Google Sneaks Browser Cookies, Tracks Users

Dennis Faas's picture

Microsoft has accused Google of ignoring the privacy settings on browsers. Google says it's all a misunderstanding, but politicians have suggested there could be legal consequences.

The dispute centers on web browser cookies, which are small text files a website sends to a user's computer, intended to provide information to various sites for customizing the user's online experiences.

However, cookies can also be used to track a web user's online activity. To prevent this, most browsers allow users to limit the acceptance of cookies. For Apple's Safari, the default setting accepts cookies only from a website itself, not from companies providing advertisements on the site.

Google Abuse May Be Widespread

Following a tip-off from a Stanford researcher, the Wall Street Journal discovered that Google sites are bypassing some default limitations on cookies.

Using Safari to visit the 100 most popular websites, the researcher found 22 cases where Google-provided advertisements successfully delivered cookies. (Source:

It turns out Google is exploiting an exception to the cookie rule, intentionally using code that fools the browser into permitting cookies where they should not be allowed.

Google admits this, but says it isn't trying to collect personal data, only attempting to identify registered Google users so it can provide them with useful tools, such as a special recommendations button.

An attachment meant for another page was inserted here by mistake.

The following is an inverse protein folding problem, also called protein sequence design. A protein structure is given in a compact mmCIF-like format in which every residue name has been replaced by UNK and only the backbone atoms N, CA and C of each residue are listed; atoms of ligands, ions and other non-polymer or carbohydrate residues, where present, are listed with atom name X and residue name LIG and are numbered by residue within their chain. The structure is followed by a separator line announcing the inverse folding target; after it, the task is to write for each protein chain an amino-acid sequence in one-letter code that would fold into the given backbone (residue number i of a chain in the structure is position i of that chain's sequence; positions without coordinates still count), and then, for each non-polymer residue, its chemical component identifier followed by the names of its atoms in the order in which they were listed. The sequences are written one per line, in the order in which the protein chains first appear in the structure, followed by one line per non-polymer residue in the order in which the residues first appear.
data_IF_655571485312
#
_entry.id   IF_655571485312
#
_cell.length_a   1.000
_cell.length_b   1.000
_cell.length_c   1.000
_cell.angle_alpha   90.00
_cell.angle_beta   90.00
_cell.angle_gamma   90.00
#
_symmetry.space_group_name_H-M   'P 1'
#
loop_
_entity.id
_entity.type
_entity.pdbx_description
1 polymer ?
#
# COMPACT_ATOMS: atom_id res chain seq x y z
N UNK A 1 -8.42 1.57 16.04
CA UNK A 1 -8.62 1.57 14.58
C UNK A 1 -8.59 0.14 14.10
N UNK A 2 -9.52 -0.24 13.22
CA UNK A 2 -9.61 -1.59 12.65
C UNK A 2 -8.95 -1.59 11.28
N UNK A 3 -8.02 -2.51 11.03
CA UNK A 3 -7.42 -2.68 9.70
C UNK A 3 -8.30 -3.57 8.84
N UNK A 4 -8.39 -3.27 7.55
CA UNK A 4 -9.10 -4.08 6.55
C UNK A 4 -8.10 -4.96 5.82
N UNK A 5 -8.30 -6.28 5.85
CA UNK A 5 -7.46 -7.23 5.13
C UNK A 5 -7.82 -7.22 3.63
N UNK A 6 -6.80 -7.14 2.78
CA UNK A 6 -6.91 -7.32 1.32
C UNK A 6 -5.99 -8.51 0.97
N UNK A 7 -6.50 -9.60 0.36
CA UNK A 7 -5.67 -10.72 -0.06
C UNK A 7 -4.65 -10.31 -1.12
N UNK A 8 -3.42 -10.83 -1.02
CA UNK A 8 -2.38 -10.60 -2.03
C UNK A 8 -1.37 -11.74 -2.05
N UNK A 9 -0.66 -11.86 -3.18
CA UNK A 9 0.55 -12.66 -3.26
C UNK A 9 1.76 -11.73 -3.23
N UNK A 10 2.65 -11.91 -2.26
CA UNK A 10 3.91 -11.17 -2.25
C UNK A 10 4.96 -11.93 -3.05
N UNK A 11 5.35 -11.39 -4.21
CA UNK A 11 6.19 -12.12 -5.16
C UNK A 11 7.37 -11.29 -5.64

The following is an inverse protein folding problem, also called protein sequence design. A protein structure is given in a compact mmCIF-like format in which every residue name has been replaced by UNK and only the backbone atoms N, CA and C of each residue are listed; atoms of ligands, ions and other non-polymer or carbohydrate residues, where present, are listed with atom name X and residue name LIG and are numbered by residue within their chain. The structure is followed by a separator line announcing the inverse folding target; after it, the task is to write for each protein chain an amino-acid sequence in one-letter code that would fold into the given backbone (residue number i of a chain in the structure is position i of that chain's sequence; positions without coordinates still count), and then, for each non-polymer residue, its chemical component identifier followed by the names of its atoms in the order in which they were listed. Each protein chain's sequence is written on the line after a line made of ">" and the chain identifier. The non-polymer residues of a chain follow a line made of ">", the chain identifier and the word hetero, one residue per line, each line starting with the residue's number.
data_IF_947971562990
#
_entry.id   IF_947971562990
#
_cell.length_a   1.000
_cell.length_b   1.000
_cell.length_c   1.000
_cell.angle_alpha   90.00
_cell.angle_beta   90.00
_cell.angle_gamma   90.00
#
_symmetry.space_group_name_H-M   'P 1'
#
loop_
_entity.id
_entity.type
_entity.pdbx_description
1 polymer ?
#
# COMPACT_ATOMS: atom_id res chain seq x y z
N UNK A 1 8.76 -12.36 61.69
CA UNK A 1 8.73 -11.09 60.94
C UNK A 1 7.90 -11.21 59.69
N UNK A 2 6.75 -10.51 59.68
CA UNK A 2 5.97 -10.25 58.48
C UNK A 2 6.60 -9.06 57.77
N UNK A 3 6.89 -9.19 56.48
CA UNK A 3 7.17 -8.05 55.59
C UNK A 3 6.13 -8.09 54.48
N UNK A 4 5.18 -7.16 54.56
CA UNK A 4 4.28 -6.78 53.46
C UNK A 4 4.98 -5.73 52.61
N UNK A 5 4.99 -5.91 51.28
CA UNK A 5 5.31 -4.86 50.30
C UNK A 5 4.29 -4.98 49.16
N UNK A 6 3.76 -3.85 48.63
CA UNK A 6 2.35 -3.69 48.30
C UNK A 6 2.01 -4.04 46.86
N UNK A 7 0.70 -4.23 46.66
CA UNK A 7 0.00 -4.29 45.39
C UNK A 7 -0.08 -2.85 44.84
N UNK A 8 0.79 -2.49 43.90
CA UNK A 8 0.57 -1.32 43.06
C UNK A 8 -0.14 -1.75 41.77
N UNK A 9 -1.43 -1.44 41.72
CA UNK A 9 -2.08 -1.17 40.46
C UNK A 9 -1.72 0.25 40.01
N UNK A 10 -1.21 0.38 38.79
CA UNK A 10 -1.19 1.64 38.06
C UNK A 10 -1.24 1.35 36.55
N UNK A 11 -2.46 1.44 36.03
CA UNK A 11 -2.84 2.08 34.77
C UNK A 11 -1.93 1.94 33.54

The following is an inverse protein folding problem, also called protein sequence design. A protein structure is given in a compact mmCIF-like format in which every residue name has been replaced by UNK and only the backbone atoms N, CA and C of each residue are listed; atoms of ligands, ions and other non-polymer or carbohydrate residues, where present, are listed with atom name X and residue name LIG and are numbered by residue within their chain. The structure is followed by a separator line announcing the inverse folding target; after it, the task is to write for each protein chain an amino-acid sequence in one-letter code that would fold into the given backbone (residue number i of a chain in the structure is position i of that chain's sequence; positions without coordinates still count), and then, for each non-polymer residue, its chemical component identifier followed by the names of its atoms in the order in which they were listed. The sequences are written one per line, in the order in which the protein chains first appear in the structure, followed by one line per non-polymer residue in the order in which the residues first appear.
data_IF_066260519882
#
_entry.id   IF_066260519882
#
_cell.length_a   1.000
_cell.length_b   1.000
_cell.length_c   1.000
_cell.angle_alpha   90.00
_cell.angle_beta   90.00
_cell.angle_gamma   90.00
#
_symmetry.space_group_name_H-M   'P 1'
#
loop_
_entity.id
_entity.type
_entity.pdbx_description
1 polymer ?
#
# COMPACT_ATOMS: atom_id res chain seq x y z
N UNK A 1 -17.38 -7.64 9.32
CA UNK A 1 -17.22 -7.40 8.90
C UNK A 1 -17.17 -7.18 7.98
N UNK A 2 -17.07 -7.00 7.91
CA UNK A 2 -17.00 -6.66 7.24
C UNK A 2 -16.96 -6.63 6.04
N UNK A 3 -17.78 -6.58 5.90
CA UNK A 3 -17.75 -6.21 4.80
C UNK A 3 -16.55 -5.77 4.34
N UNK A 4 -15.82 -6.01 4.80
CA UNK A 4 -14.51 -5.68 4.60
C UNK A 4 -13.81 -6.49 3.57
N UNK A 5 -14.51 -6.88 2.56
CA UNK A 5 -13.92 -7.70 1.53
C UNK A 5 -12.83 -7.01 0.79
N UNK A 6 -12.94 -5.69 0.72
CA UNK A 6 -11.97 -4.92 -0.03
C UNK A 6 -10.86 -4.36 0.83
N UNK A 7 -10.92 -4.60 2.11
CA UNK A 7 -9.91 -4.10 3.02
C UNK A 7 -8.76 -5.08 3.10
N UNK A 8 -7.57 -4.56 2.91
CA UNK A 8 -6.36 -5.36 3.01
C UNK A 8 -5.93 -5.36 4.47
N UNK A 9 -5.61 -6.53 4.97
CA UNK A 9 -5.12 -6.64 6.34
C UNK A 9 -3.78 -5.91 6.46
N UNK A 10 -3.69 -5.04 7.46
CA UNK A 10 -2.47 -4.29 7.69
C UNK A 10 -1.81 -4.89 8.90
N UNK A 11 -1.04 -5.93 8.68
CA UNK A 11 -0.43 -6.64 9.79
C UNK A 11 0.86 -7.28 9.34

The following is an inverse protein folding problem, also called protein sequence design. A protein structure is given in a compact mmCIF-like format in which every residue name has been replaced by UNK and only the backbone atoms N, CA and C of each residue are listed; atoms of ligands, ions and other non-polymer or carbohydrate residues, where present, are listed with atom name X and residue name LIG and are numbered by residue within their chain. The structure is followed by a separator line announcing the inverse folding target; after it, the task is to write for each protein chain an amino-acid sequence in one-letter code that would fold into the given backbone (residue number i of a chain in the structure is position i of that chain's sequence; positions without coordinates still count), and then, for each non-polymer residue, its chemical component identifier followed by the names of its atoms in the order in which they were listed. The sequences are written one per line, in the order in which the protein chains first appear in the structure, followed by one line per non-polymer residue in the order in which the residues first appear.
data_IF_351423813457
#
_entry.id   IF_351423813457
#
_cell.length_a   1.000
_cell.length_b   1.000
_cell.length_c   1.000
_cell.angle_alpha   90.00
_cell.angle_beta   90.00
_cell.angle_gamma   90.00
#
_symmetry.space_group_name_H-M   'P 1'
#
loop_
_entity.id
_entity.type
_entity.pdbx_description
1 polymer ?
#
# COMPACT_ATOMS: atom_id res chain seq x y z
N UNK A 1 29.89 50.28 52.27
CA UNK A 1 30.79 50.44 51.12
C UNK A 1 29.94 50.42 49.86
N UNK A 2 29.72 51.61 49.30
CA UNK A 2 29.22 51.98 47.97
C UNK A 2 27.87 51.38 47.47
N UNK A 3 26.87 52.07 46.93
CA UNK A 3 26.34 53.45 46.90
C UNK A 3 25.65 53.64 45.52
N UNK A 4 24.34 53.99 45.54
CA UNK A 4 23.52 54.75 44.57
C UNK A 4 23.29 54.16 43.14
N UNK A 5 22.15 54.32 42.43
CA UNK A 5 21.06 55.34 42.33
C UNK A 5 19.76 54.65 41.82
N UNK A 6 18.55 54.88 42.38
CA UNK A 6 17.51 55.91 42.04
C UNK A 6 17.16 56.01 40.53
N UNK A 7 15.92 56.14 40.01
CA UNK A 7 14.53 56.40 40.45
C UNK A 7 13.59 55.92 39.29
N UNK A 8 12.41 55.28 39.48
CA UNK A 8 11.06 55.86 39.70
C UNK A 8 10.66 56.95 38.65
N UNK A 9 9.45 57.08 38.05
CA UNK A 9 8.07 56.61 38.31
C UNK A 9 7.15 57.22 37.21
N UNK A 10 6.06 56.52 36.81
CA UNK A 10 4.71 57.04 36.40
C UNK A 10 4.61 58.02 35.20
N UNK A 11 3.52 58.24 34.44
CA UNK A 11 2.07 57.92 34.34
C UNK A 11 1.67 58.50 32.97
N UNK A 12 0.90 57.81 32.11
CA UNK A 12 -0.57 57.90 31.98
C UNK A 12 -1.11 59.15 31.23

Internet Explorer Users Could Also Be Affected

Microsoft is now accusing Google of carrying out similar tactics, leaving unwanted cookies on machines running Internet Explorer, which normally blocks them.

According to Microsoft, Google is providing a coded statement to Internet Explorer that fools the browser into giving the cookie the benefit of the doubt. (Source:

Three members of the House of Representatives have raised the issue with the Federal Trade Commission (FTC). They've noted that after previous claims of privacy violations, Google settled a government investigation with a consent decree, a legally binding agreement which included a promise by Google that it wouldn't misrepresent its policies and actions when it came to online privacy.

The politicians claim that, until mid February, Google's own site specifically told Safari users they could rely on the browser's default settings to avoid being tracked. If the FTC decides that statement was misleading or false, Google could face hefty financial penalties.

Google has since disabled its code after being contacted by The Wall Street Journal. (Source:

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